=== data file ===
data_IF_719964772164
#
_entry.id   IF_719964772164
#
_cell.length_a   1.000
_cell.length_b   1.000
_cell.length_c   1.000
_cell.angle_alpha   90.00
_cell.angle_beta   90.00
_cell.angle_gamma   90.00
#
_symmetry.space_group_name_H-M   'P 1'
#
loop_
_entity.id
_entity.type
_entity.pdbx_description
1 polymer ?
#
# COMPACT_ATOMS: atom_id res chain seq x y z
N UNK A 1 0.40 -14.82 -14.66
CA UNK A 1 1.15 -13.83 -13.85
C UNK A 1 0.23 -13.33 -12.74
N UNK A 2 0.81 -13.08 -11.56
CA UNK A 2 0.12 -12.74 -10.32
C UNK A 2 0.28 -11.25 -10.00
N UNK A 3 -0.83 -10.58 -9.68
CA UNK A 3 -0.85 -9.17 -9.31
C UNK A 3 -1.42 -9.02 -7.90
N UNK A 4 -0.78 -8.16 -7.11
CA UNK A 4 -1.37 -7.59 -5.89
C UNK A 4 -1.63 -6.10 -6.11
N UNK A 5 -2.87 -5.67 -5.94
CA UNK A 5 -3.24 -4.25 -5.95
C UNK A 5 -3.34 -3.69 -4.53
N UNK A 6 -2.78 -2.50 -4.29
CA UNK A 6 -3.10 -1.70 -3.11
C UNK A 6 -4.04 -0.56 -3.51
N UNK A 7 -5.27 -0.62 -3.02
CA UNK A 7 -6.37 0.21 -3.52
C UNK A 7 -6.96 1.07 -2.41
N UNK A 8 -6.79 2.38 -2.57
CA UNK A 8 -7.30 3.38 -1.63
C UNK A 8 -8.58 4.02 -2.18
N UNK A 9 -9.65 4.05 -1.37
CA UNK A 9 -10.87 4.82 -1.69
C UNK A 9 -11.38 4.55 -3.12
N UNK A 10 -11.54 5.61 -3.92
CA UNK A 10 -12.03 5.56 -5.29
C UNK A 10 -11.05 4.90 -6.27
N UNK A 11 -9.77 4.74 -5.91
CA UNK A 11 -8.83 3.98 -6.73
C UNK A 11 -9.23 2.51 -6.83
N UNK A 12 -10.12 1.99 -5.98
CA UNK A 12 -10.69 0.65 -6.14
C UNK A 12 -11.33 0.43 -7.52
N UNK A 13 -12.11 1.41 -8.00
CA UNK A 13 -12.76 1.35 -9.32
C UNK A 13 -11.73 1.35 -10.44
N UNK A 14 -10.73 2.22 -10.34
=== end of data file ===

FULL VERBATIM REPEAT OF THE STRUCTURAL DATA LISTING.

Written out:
data_IF_719964772164
#
_entry.id   IF_719964772164
#
_cell.length_a   1.000
_cell.length_b   1.000
_cell.length_c   1.000
_cell.angle_alpha   90.00
_cell.angle_beta   90.00
_cell.angle_gamma   90.00
#
_symmetry.space_group_name_H-M   'P 1'
#
loop_
_entity.id
_entity.type
_entity.pdbx_description
1 polymer ?
#
# COMPACT_ATOMS: atom_id res chain seq x y z
N UNK A 1 0.40 -14.82 -14.66
CA UNK A 1 1.15 -13.83 -13.85
C UNK A 1 0.23 -13.33 -12.74
N UNK A 2 0.81 -13.08 -11.56
CA UNK A 2 0.12 -12.74 -10.32
C UNK A 2 0.28 -11.25 -10.00
N UNK A 3 -0.83 -10.58 -9.68
CA UNK A 3 -0.85 -9.17 -9.31
C UNK A 3 -1.42 -9.02 -7.90
N UNK A 4 -0.78 -8.16 -7.11
CA UNK A 4 -1.37 -7.59 -5.89
C UNK A 4 -1.63 -6.10 -6.11
N UNK A 5 -2.87 -5.67 -5.94
CA UNK A 5 -3.24 -4.25 -5.95
C UNK A 5 -3.34 -3.69 -4.53
N UNK A 6 -2.78 -2.50 -4.29
CA UNK A 6 -3.10 -1.70 -3.11
C UNK A 6 -4.04 -0.56 -3.51
N UNK A 7 -5.27 -0.62 -3.02
CA UNK A 7 -6.37 0.21 -3.52
C UNK A 7 -6.96 1.07 -2.41
N UNK A 8 -6.79 2.38 -2.57
CA UNK A 8 -7.30 3.38 -1.63
C UNK A 8 -8.58 4.02 -2.18
N UNK A 9 -9.65 4.05 -1.37
CA UNK A 9 -10.87 4.82 -1.69
C UNK A 9 -11.38 4.55 -3.12
N UNK A 10 -11.54 5.61 -3.92
CA UNK A 10 -12.03 5.56 -5.29
C UNK A 10 -11.05 4.90 -6.27
N UNK A 11 -9.77 4.74 -5.91
CA UNK A 11 -8.83 3.98 -6.73
C UNK A 11 -9.23 2.51 -6.83
N UNK A 12 -10.12 1.99 -5.98
CA UNK A 12 -10.69 0.65 -6.14
C UNK A 12 -11.33 0.43 -7.52
N UNK A 13 -12.11 1.41 -8.00
CA UNK A 13 -12.76 1.35 -9.32
C UNK A 13 -11.73 1.35 -10.44
N UNK A 14 -10.73 2.22 -10.34